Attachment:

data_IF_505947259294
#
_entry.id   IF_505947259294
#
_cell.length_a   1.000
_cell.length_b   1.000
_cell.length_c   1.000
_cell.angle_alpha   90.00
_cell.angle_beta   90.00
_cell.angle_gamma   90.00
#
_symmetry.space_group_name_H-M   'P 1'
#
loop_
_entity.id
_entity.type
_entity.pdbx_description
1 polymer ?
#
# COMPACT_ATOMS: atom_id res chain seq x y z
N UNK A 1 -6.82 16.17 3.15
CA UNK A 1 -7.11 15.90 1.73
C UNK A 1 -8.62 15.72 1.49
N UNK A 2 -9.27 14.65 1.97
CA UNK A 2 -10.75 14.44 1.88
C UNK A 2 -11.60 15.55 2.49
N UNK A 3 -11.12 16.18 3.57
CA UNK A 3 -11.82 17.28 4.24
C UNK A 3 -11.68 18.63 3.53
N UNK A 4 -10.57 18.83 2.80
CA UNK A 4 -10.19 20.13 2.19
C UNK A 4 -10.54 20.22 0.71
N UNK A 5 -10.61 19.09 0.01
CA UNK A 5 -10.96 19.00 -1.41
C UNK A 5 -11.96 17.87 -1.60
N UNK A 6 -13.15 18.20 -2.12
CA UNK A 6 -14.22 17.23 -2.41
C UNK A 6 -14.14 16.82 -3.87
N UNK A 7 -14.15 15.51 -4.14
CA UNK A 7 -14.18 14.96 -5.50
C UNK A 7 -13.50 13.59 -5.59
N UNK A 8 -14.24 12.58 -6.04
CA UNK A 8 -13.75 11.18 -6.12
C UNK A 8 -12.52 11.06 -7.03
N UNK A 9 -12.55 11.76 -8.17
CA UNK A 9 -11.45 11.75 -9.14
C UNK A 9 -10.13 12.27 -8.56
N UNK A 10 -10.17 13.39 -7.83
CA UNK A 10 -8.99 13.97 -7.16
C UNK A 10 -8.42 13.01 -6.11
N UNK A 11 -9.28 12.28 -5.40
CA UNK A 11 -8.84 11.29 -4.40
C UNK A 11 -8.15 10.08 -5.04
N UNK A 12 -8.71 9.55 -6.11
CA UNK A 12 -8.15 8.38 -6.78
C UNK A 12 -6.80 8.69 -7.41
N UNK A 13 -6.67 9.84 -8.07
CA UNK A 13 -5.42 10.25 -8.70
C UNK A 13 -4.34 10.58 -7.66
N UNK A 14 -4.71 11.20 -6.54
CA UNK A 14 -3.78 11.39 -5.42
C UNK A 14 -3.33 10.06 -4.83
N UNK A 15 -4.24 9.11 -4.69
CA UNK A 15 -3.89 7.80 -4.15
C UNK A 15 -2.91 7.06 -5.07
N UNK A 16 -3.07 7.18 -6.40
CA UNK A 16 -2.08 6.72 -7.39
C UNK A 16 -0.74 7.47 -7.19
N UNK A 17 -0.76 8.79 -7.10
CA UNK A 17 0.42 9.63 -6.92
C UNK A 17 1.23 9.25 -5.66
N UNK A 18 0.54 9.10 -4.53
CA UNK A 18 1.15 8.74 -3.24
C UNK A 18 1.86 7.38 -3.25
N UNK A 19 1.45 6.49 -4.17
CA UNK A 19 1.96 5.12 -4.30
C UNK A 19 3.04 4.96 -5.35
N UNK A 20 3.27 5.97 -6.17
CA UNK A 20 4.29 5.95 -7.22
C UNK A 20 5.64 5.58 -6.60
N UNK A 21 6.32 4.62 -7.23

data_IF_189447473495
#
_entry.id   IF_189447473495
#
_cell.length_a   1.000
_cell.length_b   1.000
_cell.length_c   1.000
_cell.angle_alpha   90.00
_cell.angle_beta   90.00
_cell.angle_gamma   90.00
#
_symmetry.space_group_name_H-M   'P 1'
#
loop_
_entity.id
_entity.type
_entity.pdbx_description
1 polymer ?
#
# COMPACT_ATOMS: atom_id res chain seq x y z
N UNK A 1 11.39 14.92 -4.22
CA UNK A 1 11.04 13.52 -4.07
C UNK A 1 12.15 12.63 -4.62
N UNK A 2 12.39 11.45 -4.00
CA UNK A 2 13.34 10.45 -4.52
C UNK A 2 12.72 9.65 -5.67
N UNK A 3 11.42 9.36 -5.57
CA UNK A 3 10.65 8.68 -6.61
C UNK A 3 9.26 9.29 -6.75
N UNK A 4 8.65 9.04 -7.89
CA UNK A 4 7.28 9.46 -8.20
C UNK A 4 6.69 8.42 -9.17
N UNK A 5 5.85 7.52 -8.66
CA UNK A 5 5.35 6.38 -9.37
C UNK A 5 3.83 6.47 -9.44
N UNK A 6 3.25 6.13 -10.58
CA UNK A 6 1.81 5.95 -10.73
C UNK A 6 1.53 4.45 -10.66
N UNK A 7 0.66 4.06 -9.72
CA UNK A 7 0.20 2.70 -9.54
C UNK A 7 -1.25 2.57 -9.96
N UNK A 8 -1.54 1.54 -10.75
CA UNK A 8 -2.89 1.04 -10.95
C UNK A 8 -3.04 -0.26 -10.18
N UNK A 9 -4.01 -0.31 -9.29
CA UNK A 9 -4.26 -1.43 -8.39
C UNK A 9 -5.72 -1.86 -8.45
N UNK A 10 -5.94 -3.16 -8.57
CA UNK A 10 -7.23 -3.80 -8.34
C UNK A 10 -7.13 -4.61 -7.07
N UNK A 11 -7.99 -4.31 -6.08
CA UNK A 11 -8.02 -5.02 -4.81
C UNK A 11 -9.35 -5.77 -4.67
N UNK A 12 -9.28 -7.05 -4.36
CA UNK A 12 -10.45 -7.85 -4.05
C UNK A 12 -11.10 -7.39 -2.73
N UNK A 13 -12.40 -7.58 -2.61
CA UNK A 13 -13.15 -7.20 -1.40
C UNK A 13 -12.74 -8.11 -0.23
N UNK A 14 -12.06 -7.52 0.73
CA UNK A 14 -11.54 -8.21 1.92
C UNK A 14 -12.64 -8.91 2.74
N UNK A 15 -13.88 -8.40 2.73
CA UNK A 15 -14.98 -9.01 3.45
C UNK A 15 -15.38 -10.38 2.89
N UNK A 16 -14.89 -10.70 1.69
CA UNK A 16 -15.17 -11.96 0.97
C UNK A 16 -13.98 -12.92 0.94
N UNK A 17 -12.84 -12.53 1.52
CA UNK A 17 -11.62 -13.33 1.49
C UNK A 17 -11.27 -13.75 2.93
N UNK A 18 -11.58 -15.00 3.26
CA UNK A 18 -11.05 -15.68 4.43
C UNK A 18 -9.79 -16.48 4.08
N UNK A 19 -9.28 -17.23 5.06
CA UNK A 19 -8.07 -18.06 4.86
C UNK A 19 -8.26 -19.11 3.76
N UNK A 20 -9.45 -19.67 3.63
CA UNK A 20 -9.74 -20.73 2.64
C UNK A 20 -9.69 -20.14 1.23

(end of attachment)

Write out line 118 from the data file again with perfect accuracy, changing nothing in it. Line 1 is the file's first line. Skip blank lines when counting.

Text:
CA UNK A 6 1.81 5.95 -10.73